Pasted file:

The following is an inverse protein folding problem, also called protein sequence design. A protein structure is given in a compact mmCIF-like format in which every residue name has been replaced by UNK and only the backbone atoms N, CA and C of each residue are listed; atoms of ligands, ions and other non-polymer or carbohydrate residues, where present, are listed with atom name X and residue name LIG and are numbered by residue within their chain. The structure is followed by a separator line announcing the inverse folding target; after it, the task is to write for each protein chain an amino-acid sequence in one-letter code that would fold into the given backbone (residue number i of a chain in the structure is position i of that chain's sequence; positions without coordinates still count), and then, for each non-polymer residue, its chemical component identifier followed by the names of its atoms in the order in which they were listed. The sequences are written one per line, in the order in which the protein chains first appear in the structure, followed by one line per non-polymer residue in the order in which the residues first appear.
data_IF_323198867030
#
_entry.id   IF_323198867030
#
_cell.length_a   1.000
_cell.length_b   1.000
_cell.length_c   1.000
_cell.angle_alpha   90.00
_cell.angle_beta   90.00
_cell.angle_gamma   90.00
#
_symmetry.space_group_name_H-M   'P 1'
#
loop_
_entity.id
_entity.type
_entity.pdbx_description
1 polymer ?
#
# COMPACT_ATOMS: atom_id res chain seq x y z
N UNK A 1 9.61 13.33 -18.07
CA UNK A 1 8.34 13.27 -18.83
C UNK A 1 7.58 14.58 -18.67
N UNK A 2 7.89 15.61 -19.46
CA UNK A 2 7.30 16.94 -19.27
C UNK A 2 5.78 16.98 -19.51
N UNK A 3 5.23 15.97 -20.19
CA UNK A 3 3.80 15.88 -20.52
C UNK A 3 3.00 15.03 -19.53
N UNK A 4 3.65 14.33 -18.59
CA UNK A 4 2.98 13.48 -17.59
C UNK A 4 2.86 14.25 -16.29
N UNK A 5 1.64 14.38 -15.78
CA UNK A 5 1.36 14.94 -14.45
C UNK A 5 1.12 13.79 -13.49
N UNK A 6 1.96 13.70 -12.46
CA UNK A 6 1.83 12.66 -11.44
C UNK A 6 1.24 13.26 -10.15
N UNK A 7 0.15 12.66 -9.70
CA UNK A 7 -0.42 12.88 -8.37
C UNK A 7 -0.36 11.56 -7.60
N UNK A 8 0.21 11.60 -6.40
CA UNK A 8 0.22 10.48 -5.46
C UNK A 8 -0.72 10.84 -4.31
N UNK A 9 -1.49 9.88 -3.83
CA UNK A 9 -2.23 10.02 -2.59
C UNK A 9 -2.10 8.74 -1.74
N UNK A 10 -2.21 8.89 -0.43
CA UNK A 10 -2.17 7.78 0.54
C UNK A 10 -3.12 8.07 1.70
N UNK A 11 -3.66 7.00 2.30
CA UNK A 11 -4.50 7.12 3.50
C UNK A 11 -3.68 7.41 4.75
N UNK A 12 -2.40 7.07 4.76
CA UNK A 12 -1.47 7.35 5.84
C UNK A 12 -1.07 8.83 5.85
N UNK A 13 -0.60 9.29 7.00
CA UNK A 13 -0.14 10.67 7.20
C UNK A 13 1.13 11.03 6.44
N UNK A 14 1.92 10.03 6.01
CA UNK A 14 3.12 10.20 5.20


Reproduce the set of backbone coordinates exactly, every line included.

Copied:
The following is an inverse protein folding problem, also called protein sequence design. A protein structure is given in a compact mmCIF-like format in which every residue name has been replaced by UNK and only the backbone atoms N, CA and C of each residue are listed; atoms of ligands, ions and other non-polymer or carbohydrate residues, where present, are listed with atom name X and residue name LIG and are numbered by residue within their chain. The structure is followed by a separator line announcing the inverse folding target; after it, the task is to write for each protein chain an amino-acid sequence in one-letter code that would fold into the given backbone (residue number i of a chain in the structure is position i of that chain's sequence; positions without coordinates still count), and then, for each non-polymer residue, its chemical component identifier followed by the names of its atoms in the order in which they were listed. The sequences are written one per line, in the order in which the protein chains first appear in the structure, followed by one line per non-polymer residue in the order in which the residues first appear.
data_IF_323198867030
#
_entry.id   IF_323198867030
#
_cell.length_a   1.000
_cell.length_b   1.000
_cell.length_c   1.000
_cell.angle_alpha   90.00
_cell.angle_beta   90.00
_cell.angle_gamma   90.00
#
_symmetry.space_group_name_H-M   'P 1'
#
loop_
_entity.id
_entity.type
_entity.pdbx_description
1 polymer ?
#
# COMPACT_ATOMS: atom_id res chain seq x y z
N UNK A 1 9.61 13.33 -18.07
CA UNK A 1 8.34 13.27 -18.83
C UNK A 1 7.58 14.58 -18.67
N UNK A 2 7.89 15.61 -19.46
CA UNK A 2 7.30 16.94 -19.27
C UNK A 2 5.78 16.98 -19.51
N UNK A 3 5.23 15.97 -20.19
CA UNK A 3 3.80 15.88 -20.52
C UNK A 3 3.00 15.03 -19.53
N UNK A 4 3.65 14.33 -18.59
CA UNK A 4 2.98 13.48 -17.59
C UNK A 4 2.86 14.25 -16.29
N UNK A 5 1.64 14.38 -15.78
CA UNK A 5 1.36 14.94 -14.45
C UNK A 5 1.12 13.79 -13.49
N UNK A 6 1.96 13.70 -12.46
CA UNK A 6 1.83 12.66 -11.44
C UNK A 6 1.24 13.26 -10.15
N UNK A 7 0.15 12.66 -9.70
CA UNK A 7 -0.42 12.88 -8.37
C UNK A 7 -0.36 11.56 -7.60
N UNK A 8 0.21 11.60 -6.40
CA UNK A 8 0.22 10.48 -5.46
C UNK A 8 -0.72 10.84 -4.31
N UNK A 9 -1.49 9.88 -3.83
CA UNK A 9 -2.23 10.02 -2.59
C UNK A 9 -2.10 8.74 -1.74
N UNK A 10 -2.21 8.89 -0.43
CA UNK A 10 -2.17 7.78 0.54
C UNK A 10 -3.12 8.07 1.70
N UNK A 11 -3.66 7.00 2.30
CA UNK A 11 -4.50 7.12 3.50
C UNK A 11 -3.68 7.41 4.75
N UNK A 12 -2.40 7.07 4.76
CA UNK A 12 -1.47 7.35 5.84
C UNK A 12 -1.07 8.83 5.85
N UNK A 13 -0.60 9.29 7.00
CA UNK A 13 -0.14 10.67 7.20
C UNK A 13 1.13 11.03 6.44
N UNK A 14 1.92 10.03 6.01
CA UNK A 14 3.12 10.20 5.20